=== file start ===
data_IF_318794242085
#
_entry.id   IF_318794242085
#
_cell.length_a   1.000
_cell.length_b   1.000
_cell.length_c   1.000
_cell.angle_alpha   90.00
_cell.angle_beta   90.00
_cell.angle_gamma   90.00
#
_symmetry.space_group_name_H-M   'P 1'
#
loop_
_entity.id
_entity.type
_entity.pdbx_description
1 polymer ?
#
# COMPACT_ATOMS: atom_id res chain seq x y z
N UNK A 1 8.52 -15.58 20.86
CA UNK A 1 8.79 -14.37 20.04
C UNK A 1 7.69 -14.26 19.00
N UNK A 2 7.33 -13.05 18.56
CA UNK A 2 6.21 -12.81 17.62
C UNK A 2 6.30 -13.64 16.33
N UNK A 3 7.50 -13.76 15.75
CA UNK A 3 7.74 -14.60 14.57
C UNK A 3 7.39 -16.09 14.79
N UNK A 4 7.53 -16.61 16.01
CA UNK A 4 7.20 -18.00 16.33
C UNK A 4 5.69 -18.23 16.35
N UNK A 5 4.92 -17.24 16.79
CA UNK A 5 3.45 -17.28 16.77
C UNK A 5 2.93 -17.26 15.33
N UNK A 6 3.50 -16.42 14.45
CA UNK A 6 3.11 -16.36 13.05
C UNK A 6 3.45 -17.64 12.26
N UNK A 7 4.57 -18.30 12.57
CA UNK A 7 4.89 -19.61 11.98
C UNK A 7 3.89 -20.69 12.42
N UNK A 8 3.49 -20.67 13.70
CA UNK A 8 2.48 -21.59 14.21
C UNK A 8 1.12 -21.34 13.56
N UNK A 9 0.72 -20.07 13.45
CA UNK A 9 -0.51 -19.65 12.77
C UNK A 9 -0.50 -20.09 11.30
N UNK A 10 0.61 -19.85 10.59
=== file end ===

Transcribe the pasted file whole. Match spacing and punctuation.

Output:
data_IF_318794242085
#
_entry.id   IF_318794242085
#
_cell.length_a   1.000
_cell.length_b   1.000
_cell.length_c   1.000
_cell.angle_alpha   90.00
_cell.angle_beta   90.00
_cell.angle_gamma   90.00
#
_symmetry.space_group_name_H-M   'P 1'
#
loop_
_entity.id
_entity.type
_entity.pdbx_description
1 polymer ?
#
# COMPACT_ATOMS: atom_id res chain seq x y z
N UNK A 1 8.52 -15.58 20.86
CA UNK A 1 8.79 -14.37 20.04
C UNK A 1 7.69 -14.26 19.00
N UNK A 2 7.33 -13.05 18.56
CA UNK A 2 6.21 -12.81 17.62
C UNK A 2 6.30 -13.64 16.33
N UNK A 3 7.50 -13.76 15.75
CA UNK A 3 7.74 -14.60 14.57
C UNK A 3 7.39 -16.09 14.79
N UNK A 4 7.53 -16.61 16.01
CA UNK A 4 7.20 -18.00 16.33
C UNK A 4 5.69 -18.23 16.35
N UNK A 5 4.92 -17.24 16.79
CA UNK A 5 3.45 -17.28 16.77
C UNK A 5 2.93 -17.26 15.33
N UNK A 6 3.50 -16.42 14.45
CA UNK A 6 3.11 -16.36 13.05
C UNK A 6 3.45 -17.64 12.26
N UNK A 7 4.57 -18.30 12.57
CA UNK A 7 4.89 -19.61 11.98
C UNK A 7 3.89 -20.69 12.42
N UNK A 8 3.49 -20.67 13.70
CA UNK A 8 2.48 -21.59 14.21
C UNK A 8 1.12 -21.34 13.56
N UNK A 9 0.72 -20.07 13.45
CA UNK A 9 -0.51 -19.65 12.77
C UNK A 9 -0.50 -20.09 11.30
N UNK A 10 0.61 -19.85 10.59